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"i La poesno es de quien la escribe, sino de quien la use!" Poetry does not belong to its writer, but to its user! (Antonio Skarmeta, "El Cartero de Neruda", Plaza & Janes Ed., Barcelona,1986 rpt 1995).

Chilean writer Antonio Skarmeta first published "El Cartero de Neruda" in 1978. In this novel, the writer brings together the exiled Chilean poet Neruda with a local postman and together they exchange views about life and its metaphors and enrich each other's experience with their personal narratives.

In 1980, the work was made into a film. fifteen years later, in a remake, directors Michael Redford and Massimo Troisi skillfully transformed the original Chilean landscape into that of a remote Italian island, thereby conveying the initial messages of the book in a European context.

Much in the same way, many of the ideas expressed by Southern innovators in popular education - such as Paulo Freire and Augusto Boal - are slowly reaching European audiences through formal and non-formal education. Many fields - such as peace education, human rights education, environmental education and development education - have "filtered" the opinions of Freire, Boal and other voices from the so-called "Education for Liberation" movement into what we have now begun to call "global education".

There is both inspiration and value to be drawn from the philosophy and work of authors and educational practitioners from the South, since their views and ideas challenge the Western colonisation of global institutions, communications and political processes. All societies need to hear voices speaking out against oppression, in whatever form this may take.

Institutions, NGOs, trainers and educators from different fields have come to realise that it is time to apply the concept of "sustainability". to their respective competencies, thereby broadening the scope and focus of many specific kinds of 'education". Global education is an attempt to link past and present didactic approaches to different issues of global concern in a coherent, methodological and pedagogical framework. As such, it is a discipline that is bound to evolve swiftly.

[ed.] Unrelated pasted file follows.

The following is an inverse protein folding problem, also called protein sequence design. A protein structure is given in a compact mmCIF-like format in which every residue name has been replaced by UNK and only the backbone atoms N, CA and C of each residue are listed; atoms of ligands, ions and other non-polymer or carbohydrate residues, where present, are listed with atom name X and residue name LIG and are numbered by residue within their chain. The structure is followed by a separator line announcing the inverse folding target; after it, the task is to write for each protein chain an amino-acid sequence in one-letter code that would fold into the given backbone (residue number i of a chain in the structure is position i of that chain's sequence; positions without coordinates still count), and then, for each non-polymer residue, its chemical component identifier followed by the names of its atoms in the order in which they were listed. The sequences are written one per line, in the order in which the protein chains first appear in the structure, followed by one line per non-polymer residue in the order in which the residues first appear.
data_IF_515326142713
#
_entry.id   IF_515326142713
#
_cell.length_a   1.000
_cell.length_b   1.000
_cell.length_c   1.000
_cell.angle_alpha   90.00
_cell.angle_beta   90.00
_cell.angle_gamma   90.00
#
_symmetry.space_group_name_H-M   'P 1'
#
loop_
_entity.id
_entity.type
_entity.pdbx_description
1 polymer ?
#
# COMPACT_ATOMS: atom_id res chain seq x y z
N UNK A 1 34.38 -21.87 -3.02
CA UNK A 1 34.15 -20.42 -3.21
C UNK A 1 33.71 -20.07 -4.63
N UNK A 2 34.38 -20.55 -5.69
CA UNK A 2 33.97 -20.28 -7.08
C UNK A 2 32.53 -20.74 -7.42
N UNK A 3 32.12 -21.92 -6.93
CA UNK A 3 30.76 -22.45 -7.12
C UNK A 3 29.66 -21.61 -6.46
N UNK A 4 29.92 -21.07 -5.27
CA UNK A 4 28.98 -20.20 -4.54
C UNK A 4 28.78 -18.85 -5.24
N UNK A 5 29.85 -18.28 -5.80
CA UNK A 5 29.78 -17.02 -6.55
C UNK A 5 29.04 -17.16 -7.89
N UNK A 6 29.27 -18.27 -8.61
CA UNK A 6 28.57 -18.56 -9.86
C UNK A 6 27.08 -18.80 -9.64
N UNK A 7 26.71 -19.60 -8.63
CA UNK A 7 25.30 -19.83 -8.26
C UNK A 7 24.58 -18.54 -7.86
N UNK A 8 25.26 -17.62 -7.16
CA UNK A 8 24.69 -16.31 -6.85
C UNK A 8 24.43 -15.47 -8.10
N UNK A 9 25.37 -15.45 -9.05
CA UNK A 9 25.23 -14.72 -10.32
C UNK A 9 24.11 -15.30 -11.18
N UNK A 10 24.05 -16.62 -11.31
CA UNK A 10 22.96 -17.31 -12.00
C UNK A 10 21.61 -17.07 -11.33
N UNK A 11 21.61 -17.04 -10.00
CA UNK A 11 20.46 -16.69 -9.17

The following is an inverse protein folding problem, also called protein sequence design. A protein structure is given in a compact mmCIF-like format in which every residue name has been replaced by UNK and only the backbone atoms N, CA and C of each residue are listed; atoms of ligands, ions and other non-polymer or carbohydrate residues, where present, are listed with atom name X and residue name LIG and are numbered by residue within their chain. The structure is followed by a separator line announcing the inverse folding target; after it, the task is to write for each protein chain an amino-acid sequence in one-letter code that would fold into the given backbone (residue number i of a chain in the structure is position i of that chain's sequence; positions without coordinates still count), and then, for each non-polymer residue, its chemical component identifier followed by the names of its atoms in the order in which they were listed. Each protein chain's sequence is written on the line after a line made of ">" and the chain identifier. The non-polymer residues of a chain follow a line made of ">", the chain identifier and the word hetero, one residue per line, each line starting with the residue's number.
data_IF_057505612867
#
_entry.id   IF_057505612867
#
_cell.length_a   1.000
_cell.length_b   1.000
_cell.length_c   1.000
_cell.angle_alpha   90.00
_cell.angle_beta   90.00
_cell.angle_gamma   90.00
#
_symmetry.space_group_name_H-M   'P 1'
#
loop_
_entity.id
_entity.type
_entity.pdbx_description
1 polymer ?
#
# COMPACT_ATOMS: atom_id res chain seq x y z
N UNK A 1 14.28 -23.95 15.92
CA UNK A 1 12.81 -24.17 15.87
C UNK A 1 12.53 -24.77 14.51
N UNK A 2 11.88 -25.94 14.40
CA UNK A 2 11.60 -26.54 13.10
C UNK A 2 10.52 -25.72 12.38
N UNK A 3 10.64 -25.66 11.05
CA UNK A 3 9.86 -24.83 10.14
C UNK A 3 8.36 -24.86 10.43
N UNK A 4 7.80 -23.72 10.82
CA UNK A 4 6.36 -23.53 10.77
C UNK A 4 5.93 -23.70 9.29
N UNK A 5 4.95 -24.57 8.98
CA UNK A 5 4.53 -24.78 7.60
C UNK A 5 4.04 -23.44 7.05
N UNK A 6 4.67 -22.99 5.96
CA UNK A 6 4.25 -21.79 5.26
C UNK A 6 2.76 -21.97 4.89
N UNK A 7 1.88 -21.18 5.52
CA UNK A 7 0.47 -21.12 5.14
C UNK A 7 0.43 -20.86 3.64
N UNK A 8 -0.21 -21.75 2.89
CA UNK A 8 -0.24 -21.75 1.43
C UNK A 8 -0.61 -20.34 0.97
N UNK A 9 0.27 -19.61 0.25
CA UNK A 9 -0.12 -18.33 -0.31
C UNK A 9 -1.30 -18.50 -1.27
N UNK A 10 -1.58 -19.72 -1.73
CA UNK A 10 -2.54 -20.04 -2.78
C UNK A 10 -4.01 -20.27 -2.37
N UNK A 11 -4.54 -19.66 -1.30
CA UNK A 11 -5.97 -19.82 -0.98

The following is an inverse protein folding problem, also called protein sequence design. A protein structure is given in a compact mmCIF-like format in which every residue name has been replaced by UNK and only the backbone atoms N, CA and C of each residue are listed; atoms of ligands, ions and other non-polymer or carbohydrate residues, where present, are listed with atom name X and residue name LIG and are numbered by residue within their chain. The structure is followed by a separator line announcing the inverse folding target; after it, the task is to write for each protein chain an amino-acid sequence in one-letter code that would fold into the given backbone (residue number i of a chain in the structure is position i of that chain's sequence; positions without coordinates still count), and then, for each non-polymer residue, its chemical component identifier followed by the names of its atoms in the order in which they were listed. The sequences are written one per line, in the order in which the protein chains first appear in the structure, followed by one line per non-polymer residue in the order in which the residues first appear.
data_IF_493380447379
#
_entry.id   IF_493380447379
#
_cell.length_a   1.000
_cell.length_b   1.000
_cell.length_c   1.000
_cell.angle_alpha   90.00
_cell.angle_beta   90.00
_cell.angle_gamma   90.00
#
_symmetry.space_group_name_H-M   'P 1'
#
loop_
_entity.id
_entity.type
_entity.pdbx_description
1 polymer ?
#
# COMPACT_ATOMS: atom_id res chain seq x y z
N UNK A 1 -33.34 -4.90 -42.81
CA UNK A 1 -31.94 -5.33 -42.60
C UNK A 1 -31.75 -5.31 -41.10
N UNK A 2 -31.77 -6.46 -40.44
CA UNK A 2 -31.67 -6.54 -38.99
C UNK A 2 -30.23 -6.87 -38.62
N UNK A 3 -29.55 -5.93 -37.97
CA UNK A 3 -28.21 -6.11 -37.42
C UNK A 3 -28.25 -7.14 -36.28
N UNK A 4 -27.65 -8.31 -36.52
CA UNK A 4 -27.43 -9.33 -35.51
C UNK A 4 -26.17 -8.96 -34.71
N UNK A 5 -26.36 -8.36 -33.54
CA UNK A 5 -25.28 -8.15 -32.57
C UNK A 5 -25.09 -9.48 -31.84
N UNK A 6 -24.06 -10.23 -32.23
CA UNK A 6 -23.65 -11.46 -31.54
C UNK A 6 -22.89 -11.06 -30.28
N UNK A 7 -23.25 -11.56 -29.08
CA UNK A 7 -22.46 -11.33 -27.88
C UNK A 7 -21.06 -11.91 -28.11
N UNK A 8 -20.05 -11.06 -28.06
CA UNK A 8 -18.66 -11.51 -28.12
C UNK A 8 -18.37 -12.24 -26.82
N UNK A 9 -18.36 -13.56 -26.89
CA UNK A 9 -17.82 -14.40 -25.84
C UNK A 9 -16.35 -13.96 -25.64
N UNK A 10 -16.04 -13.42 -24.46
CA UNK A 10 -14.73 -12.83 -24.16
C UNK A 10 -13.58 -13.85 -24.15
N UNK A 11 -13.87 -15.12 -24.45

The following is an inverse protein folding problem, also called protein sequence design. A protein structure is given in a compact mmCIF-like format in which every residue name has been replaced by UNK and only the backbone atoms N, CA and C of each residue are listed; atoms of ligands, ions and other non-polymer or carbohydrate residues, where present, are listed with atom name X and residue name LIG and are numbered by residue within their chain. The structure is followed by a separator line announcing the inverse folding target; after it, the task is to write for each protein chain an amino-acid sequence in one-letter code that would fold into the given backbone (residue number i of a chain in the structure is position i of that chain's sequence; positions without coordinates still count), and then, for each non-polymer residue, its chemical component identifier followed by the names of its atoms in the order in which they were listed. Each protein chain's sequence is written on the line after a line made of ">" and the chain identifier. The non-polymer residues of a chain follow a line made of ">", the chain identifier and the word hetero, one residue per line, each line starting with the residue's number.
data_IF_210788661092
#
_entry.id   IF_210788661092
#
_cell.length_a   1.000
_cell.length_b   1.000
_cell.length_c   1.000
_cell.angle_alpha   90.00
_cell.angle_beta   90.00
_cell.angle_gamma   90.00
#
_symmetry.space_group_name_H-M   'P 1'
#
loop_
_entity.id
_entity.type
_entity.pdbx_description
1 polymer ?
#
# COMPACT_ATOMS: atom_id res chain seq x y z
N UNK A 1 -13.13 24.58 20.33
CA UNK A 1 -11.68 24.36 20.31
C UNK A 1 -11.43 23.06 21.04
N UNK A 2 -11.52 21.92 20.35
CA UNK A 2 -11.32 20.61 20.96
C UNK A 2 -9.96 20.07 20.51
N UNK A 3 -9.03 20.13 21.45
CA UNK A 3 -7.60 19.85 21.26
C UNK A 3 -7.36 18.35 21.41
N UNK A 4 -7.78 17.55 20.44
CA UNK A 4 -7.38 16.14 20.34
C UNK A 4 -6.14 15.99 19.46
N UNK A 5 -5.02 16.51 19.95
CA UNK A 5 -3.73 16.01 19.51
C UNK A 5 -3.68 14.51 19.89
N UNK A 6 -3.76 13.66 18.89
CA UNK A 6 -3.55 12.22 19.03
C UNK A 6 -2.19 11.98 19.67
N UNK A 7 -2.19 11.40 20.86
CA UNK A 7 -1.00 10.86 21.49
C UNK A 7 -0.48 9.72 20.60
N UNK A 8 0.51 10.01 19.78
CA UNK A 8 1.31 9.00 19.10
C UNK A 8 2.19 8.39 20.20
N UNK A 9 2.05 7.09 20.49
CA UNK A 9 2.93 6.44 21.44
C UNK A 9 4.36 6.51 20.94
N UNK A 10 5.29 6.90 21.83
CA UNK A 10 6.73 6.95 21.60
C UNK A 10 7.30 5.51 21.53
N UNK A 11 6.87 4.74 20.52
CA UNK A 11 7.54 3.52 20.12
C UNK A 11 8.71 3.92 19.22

This publication aims to contribute to this evolution process by giving a taste of recently published global education materials from different European and international NGOs and institutions.

In Skarmeta's book, the postman, having 'borrowed" a phrase from one of Neruda's poems for a love declaration, tells the poet: "Poetry does not belong to its writer, but to its User!".

Many of the educational books and materials featured in these pages could have been compiled with this intention in mind. They seldom reflect only one point of view or approach to the subject with which they are dealing, and often "borrow" ideas and activities from previous publications and projects, sometimes framing them in a new context.

This is a sign of the vitality of the global education field and of its central concepts: active listening and an intercultural approach. Those active in this educational genre believe in the free use and publication of ideas, methodology and good practice. Consequently, most development education and global education publishers - particularly in the NGO sector - waive copyright fees on reproduction.

As the interdependence of our planet increases, along with the globalisation of most of the processes affecting our lives, we are faced today with a formidable challenge that is summarised uncompromisingly by the Polish and international journalist Ryszard Kapuscinski in his book "Imperium" (Granta Books, London, 1994) which records the changes of recent years in Eastern Europe:

"... you must know this law of culture: two civilisations cannot really know and understand each other well. You will start to go deaf and blind. You will be content in your own civilisation .... signals from the other civilisation will be as incomprehensible to you as if they had been sent by inhabitants of Venus".

The question is, do we passively accept this "law of culture" defined here or do we recognise the reason for and value in taking up the challenge of global confrontation and action? This publication is a contribution to the second option. It introduces materials with a broad cultural focus which educate towards global citizenship in the 1990s.

A second question is whether it is possible to reframe the old dichotomies - North-South, East West, Human-Nature, and so on - into an updated educational approach stimulating local actions and global views. The publications presented in these pages do not provide any easy answer. What they do provide, however, are suggestions of ways of working towards and reflecting on probable questions and possible responses.

This publication has been divided into two main sections:
In Section One, the reader is presented with a concise overview of a selection of educational materials that have been published recently in Europe and which are categorised here by theme. They range from video and theatre productions to teacher and youth worker handbooks and focus on a broad array of topics from World Music to the future of the United Nations. The majority share an active learning approach and a concern for one or more global issues.

In Section Two, teachers and educators are given the opportunity to try out some of these materials for themselves. A selection of activities has been made from the materials presented in the first section.